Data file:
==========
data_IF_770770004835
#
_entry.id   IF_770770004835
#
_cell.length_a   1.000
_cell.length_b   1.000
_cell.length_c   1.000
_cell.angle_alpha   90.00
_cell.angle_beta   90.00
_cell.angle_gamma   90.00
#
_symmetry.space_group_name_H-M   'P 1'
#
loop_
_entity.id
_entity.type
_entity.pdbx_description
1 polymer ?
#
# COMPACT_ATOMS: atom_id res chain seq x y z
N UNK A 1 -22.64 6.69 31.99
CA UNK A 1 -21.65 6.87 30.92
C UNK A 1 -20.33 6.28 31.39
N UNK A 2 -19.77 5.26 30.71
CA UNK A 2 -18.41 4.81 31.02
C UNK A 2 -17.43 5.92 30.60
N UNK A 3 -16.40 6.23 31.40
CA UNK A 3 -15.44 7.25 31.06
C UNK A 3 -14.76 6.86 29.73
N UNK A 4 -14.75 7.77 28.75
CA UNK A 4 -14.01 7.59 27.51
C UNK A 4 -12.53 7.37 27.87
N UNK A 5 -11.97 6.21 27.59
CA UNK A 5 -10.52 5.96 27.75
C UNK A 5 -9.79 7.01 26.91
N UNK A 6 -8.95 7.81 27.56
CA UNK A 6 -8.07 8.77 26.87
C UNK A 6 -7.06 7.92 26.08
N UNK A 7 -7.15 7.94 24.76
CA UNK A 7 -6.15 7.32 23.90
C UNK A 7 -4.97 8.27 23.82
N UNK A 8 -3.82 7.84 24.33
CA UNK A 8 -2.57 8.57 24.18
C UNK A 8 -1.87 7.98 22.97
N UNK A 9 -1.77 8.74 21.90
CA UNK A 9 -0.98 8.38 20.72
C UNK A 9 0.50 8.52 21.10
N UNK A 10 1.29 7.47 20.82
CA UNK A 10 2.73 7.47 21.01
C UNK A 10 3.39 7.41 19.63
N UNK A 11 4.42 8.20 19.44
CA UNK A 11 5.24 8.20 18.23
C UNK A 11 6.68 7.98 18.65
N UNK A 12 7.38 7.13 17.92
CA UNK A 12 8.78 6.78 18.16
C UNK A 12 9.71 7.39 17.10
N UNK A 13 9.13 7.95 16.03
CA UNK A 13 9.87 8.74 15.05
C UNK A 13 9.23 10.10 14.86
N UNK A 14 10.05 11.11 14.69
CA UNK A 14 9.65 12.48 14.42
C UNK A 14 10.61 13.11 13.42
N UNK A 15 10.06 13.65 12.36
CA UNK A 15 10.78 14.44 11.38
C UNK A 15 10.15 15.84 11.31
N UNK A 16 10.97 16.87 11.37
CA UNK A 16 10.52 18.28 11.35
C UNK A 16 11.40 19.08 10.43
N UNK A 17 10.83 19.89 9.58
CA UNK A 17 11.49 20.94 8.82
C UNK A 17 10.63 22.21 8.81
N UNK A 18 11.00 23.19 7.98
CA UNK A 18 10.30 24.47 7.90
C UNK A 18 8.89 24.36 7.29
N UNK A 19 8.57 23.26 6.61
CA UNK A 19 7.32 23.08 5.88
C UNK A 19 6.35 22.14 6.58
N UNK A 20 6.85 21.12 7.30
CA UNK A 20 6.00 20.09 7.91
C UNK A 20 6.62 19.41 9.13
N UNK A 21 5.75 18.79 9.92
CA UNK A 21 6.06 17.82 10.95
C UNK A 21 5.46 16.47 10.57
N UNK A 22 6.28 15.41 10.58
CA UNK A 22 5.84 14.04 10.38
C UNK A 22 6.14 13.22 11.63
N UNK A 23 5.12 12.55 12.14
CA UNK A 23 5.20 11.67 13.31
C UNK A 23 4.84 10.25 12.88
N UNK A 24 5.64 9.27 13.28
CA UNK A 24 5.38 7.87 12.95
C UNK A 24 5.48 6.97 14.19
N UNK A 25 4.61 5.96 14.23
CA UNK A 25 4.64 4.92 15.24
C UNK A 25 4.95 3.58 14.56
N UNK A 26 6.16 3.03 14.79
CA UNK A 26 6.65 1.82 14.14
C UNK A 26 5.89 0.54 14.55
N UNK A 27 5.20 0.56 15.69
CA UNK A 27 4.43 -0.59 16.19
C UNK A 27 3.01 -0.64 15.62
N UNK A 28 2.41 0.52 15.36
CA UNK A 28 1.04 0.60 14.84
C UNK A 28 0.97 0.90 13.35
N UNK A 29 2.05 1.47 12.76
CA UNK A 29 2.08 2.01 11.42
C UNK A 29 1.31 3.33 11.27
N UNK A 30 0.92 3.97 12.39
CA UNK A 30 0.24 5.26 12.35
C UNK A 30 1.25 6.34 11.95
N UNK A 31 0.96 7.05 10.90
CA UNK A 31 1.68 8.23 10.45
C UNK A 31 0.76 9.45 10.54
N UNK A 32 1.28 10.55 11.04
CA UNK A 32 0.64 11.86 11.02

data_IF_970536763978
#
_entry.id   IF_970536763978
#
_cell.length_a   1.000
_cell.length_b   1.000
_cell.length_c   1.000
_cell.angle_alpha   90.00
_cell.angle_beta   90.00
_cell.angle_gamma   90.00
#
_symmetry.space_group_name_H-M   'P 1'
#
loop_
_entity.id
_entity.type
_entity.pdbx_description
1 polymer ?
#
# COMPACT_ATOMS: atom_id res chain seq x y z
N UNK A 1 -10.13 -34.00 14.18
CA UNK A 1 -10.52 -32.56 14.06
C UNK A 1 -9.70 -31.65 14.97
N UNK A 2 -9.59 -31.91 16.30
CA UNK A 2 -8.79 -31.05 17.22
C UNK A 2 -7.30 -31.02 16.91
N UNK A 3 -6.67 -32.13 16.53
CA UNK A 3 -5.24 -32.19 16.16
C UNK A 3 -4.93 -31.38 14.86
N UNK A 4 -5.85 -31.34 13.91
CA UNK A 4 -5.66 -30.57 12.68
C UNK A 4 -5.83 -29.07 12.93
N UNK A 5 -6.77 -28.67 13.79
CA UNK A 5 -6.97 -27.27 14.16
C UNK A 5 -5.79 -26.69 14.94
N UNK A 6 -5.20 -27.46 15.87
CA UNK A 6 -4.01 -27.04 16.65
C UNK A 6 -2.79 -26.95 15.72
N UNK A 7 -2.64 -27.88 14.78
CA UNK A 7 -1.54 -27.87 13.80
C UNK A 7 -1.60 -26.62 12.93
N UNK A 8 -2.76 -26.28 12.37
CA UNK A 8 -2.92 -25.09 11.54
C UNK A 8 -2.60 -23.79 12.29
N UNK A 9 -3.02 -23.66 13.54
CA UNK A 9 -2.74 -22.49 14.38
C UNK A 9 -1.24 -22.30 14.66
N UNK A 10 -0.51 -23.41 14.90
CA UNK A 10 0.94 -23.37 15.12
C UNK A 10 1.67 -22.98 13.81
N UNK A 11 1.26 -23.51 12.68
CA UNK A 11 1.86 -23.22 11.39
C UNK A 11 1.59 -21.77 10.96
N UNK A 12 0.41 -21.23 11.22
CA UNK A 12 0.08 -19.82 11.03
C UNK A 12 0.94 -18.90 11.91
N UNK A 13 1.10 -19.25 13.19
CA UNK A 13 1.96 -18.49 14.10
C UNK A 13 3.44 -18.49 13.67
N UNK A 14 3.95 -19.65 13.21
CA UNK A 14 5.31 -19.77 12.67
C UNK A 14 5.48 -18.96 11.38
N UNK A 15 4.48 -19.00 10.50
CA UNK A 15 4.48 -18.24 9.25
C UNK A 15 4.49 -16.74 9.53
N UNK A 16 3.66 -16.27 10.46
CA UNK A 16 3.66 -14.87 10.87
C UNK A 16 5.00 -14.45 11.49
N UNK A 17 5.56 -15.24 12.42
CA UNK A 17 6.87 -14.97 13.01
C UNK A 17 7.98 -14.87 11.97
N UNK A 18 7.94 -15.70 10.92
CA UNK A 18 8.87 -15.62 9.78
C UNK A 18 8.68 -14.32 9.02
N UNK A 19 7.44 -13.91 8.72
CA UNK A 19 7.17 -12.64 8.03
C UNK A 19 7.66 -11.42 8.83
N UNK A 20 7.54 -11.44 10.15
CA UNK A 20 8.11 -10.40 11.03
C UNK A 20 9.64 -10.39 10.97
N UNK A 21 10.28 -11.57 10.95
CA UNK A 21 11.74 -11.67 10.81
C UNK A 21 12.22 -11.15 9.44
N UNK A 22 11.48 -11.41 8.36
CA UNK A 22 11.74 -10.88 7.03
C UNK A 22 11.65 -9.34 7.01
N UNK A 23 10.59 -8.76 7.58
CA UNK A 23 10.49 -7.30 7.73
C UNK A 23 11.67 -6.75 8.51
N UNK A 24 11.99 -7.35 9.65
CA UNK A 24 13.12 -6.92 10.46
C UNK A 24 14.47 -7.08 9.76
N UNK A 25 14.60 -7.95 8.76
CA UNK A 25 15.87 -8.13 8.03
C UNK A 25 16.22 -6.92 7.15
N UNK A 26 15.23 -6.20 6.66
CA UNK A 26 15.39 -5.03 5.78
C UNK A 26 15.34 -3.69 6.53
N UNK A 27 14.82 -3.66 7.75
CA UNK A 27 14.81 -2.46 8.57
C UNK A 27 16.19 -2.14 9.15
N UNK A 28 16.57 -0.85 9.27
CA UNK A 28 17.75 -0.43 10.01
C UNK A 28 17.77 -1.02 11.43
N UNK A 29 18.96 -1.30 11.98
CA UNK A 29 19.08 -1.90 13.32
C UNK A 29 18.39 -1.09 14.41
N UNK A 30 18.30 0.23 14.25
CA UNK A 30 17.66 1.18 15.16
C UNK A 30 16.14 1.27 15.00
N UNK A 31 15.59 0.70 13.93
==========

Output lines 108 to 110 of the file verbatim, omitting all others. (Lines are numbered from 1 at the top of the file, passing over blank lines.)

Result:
N UNK A 30 0.92 3.97 12.39
CA UNK A 30 0.24 5.26 12.35
C UNK A 30 1.25 6.34 11.95